Though some savants make earth include the sky;
And blue so far above us comes so high,
It only gives our wish for blue a whet.

Wednesday, September 12, 2012

Unveiling Our 2012-2013 School Year (Finally)

Since we got home from our extended trip to Maine (lots of related posts on that; check them out by clicking the Summer label on the list at the right!), I've been a busy girl. I spent a few days and nights making final plans and gathering all our materials for this, our sixth homeschooling year. Miss Priss is now in seventh grade, and Tiny Girl is in sixth. We are thoroughly entrenched in the middle school years. (Aside: When and how did that happen?? They keep growing, yet I'm still as youthful, dewy, and wittily charming as ever....)

Some background: we use Ambleside Online's fabulous and rigorous FREE curriculum as our foundation. Since I am a rebel, I amend AO's schedule, adding and subtracting to create a unique plan for my family, one that fits us best. This year, we are beginning AO Year 6. And we're trying our hand at notebooking in a few areas, which I think will be wonderful.

Spiritual Growth
The girls have begun a pre-inductive study of the Psalms called Young Hearts Longing for God, which I purchased during CurrClick's recent sale. This year, they prefer to work on this independently, which is a new thing, and one I'm not so sure about. But I'm willing to give it a try. If I notice any slap-dash work, I'll be back at the helm.

After much curriculum-switching, we decided to enroll Miss Priss at our neighborhood Mathnasium center for her math studies this year. She goes to the center Monday through Thursday for 1.5 hours each day. So far we've all been pleased, and we have high hopes for this year. Tiny Girl opted for a change as well, and we went with MasterMath, a free online middle school math website with video lessons. (For more info, read my review at Curriculum Choice.)

Miss Priss has begun a new course, Critical Thinking, by Anita Harnadek. Both girls will continue with the MindBenders series, which they love, and the BalanceBenders series. All of these are from the Critical Thinking Company.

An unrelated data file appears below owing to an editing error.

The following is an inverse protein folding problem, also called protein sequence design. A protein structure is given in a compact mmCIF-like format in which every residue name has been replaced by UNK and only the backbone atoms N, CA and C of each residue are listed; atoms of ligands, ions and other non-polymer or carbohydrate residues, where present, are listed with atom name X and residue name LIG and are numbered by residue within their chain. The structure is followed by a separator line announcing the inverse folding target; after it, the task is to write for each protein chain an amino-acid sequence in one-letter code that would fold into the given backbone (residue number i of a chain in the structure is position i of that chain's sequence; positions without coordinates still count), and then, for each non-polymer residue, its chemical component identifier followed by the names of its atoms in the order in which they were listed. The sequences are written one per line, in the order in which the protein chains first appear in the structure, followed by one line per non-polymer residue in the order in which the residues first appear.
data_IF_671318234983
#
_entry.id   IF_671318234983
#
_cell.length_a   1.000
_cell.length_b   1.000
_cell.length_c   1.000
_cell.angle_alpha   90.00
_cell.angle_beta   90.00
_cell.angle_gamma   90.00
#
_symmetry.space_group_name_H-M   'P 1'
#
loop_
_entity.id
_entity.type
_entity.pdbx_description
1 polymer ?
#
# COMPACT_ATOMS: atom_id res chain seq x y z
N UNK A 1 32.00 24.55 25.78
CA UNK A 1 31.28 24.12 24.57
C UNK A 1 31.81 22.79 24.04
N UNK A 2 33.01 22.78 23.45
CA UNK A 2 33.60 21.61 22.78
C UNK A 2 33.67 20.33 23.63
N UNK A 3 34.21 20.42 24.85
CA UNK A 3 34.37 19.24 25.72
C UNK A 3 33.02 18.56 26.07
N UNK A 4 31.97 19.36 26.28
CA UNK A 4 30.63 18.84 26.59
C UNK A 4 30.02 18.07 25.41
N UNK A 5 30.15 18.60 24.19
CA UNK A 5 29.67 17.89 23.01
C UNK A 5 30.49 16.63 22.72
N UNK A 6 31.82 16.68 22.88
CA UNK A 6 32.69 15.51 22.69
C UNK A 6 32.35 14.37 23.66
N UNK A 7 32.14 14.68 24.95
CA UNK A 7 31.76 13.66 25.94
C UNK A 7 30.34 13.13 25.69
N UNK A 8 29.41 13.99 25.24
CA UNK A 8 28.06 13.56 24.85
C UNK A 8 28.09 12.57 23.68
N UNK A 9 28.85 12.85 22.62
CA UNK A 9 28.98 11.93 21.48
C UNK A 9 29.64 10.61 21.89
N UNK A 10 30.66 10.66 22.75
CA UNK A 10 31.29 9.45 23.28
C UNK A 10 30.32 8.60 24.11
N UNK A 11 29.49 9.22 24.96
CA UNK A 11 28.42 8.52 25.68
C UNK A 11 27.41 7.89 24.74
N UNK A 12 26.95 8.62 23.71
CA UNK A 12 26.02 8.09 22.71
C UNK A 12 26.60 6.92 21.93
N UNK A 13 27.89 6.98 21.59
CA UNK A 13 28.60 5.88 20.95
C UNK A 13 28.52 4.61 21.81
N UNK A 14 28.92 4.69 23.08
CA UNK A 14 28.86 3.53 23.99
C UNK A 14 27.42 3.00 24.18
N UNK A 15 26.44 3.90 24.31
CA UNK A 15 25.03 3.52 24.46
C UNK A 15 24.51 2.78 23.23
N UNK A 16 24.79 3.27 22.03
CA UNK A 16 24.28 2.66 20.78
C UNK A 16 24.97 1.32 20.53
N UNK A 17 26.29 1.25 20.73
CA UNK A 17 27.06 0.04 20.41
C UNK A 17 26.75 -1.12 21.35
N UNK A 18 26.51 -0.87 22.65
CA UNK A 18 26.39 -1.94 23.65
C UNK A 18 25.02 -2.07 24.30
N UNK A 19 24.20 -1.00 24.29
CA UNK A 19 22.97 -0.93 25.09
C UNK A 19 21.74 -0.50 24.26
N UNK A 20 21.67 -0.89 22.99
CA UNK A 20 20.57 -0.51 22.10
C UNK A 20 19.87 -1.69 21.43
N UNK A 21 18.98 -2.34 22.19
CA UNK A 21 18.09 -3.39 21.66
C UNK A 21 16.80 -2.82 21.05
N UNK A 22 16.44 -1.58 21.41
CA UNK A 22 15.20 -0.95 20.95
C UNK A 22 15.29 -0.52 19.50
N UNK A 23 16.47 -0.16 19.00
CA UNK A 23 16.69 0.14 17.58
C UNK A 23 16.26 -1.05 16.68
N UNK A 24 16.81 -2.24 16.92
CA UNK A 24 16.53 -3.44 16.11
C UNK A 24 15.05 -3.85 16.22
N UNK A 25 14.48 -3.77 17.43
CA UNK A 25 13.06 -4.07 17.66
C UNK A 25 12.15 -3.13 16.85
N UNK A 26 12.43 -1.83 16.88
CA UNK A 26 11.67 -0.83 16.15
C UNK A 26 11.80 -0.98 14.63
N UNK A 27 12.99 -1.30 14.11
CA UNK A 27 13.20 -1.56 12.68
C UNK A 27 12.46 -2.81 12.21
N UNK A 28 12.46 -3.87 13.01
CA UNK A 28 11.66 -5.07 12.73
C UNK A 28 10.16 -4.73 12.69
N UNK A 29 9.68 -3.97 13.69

English Mechanics
For spelling, we're staying with Spelling Power. Three days a week, we spend a bit of time on grammar with Daily Grammar. You can read my reviews of both here. Copywork continues as well. However, we are taking a more formal approach to composition this year and using Susan Wise Bauer's Writing With Skill, book 5 in her writing series.

AO's poet for Year 6 fall term is Robert Frost. To my great joy, Miss Priss is already entranced. We will be incorporating memory work and recitation this year, which we've done in the past but let slide the last two years.

Both girls are reading The Hobbit independently this term. We are STILL reading Oliver Twist as a family read-aloud. Now that we are home and on a more regular and predictable schedule, I'm hoping to move a little more quickly through this one. Tiny Girl and I enjoy it; Miss Priss does not and strongly voices her opinion every time I crack open the Kindle. Also, AO's list of Year 6 free reads is packed with some wonderful selections.

Now that my girls are older, we are returning to Bulfinch's Age of Fable, beginning with chapter 27, the Trojan War and the Iliad. This fits in well with our geography study (see below). I love serendipity!

As for Shakespeare, we will attend a few theatre productions this year. Macbeth is first -- in October, of course. Later, I have in mind Much Ado About Nothing; Julius Caesar; and Romeo and Juliet. Tiny Girl was much put out that A Midsummer Night's Dream is not on the theatre's schedule this year.

Foreign Languages
I had a hard time deciding on a French study. We're beginning with Child's Illustrated First Book in French, by J. G. Keetels (in the public domain; I found it on Google Books). This will be somewhat of a review. Miss Priss wants to continue her German studies via PowerSpeak on our library's website, and I have no intention of dissuading her. Tiny Girl will begin -- and Miss Priss continue -- Latin and Greek roots later in the year.

Readings: History, Geography, Science, Natural History, and Biography
Story of the World, volume 4, by Susan Wise Bauer
Exploring the Holy Land, by Ann Voskamp and Tonia Peckover
Secrets of the Universe (selections), by Paul Fleisher
It Couldn't Just Happen, by Lawrence Richards
School of the Woods, by William J. Long
Ordinary Genius: The Story of Albert Einstein, by Stephanie Sammartino McPherson
"Dion," from Plutarch's Lives
Queen Victoria, by Noel Streatfeild (a Tanglewood selection)

Artist and Composer Studies (Fall Term)
Renoir and Debussy

Outside Activities
Theatre, both girls this year
Riding, Tiny Girl
Piano, both girls
Mid-week small group Bible study at church, both girls
Girl Scout Cadettes, all of us

So there you have it! Our 2012-2013 year. Some titles will change as we finish them, of course, and new ones will be added. But this is the basic framework.

Let the learning begin!

Monday, September 3, 2012

Service Learning: Hands-On Opportunities to Reach Out to Others

Service projects. Community outreach. Service learning.

We all know these are good things. We want to make a difference. We're called to make a difference. But where do we start? And how do we go beyond the canned food drive?

Help is here! Read my review of The Complete Guide to Service Learning at Curriculum Choice!